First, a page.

My last two cards have been AMD ones and if I was in the market for a card today I'd go straight for the Nvidia 780. Not because of it's speeds, certainly not because of its drivers, and not because I am a fan. I simply like their kickass reference cooler and games bundle.

    Im not in the market though lol. Quite happy with my Radeon 7870.. and not looking to upgrade yet.
    Reply
  • jbs181818 - Thursday, November 7, 2013 - link

    With all that power consumption, what size PSU is required? Assuming 1 GPU and a haswell CPU, 1 SSD. Reply
  • dwade123 - Thursday, November 7, 2013 - link

    290x doesn't make sense when the cheaper 290 performs almost identical. And neither can max out Crysis 3. Gamers are better off waiting for real next-gen cards like Maxwell, and with next-gen console ports coming in 2014 suggests it is common sense to do so. Reply
  • polaco - Tuesday, November 12, 2013 - link

    "neither can max out Crysis 3" what the hell are you talking about?
    52 fps at 2560x1440 HQ + FXAA
    77 fps at 1920x1080 HQ + FXAA
    with that line of thinking then nor 780 or Titan are worthy since fps diff is minimal

    "gamers are better off waiting for real next-gen cards like Maxwell"
    well, 290 and 290X are AMD true next gen cards, maybe you feel fooled by having bought a 780 for almost 700 bucks and then you feel like Maxwell will relief that pain, or maybe you work for NVidia marketing deparment... for the time NVidia came out with it AMD will be pushing their next gen too, will you recommend waiting then too? so we wait forever then uh?
    "and with next-gen console ports coming in 2014 suggests it is common sense to do so"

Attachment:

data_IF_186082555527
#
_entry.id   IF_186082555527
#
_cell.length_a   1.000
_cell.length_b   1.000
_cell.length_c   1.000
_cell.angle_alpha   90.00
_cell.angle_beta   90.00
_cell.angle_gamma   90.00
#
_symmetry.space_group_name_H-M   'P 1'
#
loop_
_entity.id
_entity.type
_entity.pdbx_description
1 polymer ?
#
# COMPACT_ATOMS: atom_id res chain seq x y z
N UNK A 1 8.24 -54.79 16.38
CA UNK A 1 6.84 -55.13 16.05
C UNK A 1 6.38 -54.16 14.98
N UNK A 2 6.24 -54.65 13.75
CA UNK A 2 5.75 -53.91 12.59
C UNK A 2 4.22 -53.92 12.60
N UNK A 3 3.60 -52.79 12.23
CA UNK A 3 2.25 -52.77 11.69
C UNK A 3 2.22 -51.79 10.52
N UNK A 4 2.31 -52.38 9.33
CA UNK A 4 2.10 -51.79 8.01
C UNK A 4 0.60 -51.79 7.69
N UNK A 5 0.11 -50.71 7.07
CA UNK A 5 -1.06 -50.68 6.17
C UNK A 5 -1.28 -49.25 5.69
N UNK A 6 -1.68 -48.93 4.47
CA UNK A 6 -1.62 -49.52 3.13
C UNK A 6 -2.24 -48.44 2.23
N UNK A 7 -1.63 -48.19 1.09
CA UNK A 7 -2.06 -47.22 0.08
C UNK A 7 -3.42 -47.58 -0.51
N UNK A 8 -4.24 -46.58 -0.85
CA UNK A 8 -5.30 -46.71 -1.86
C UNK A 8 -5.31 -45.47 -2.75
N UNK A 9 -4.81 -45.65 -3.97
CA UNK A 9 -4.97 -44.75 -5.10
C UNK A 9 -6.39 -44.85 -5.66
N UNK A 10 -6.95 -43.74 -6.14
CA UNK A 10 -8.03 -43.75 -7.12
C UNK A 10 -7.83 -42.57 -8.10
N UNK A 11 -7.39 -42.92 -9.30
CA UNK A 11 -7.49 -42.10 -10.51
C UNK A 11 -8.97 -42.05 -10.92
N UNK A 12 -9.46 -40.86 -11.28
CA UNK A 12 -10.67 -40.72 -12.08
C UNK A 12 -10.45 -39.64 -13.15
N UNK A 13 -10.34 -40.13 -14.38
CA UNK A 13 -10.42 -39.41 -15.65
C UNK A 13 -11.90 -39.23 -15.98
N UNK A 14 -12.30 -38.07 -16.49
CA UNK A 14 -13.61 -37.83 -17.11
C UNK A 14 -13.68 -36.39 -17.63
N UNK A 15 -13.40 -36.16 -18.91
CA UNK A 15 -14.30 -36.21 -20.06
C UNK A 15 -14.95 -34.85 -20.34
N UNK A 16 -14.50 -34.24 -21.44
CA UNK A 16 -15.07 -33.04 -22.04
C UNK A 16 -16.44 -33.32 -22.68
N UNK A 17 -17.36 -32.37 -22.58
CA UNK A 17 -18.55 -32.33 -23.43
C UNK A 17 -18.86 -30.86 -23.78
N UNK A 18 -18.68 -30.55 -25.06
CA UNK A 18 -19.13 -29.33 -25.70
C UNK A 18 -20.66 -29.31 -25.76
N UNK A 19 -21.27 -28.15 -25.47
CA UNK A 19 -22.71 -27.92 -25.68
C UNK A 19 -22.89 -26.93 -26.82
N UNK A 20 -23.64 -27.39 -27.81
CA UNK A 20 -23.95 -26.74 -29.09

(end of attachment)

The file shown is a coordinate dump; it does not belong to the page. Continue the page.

you mean to wait for NVidia card to run games that will be optimized to AMD hardware that is inside every next gen console?
    please go to see a doctor....
    Reply
  • TempAccount007 - Saturday, November 9, 2013 - link

    Who the hell uses a reference cooler on any AMD card? The only people that buy reference cards are those who are going to water cool them. Reply
  • NA1NSXR - Monday, November 11, 2013 - link

    If I was in the market for a card I'd wait until the aftermarket cooler designs come out. Should make the noise and temp situation a little more bearable. Still, the proprietary nVidia value-adds like HBAO+, adative vsync, TXAA, etc. are hard to give up for me. It is a hard call. If the 780 was only $50 more than the 290 I'd take the 780, but since the difference is $100....I don't know. Really tough call. Reply
  • beck2448 - Tuesday, November 12, 2013 - link

    Too noisy and hot. Reply
  • devilskreed - Tuesday, November 12, 2013 - link

    Hail High AMD..The gamers saviour!!!
    Hail High AMD..The price/performance king
    Hail High AMD..The peoples choice..

    Healthy competition from AMD's side,i stopped buying nvidia after 8800GT :p purely due to price/performance benefits that AMD offers..
    Reply
  • bloodbones - Thursday, November 14, 2013 - link

    The battle between amd ex ati and nvidia has been around since i was 18 years old and i am 30 now. Over the years i have try a huge numbers of video cards from both companies and the only conclusion is that things have always been the same, nothing change over the years: more or less the same performance and:
    Nvidia = more expensive cards but more quality cards, lower noise levels lower temps
    Ati/Amd = cheaper cards with higher noise levels higher temps
    Period.
    Reply
  • horse07 - Thursday, November 14, 2013 - link

    Guys, when will you update the 2013 GPU benchmarks with the recent R7/R9 and 700 series? Reply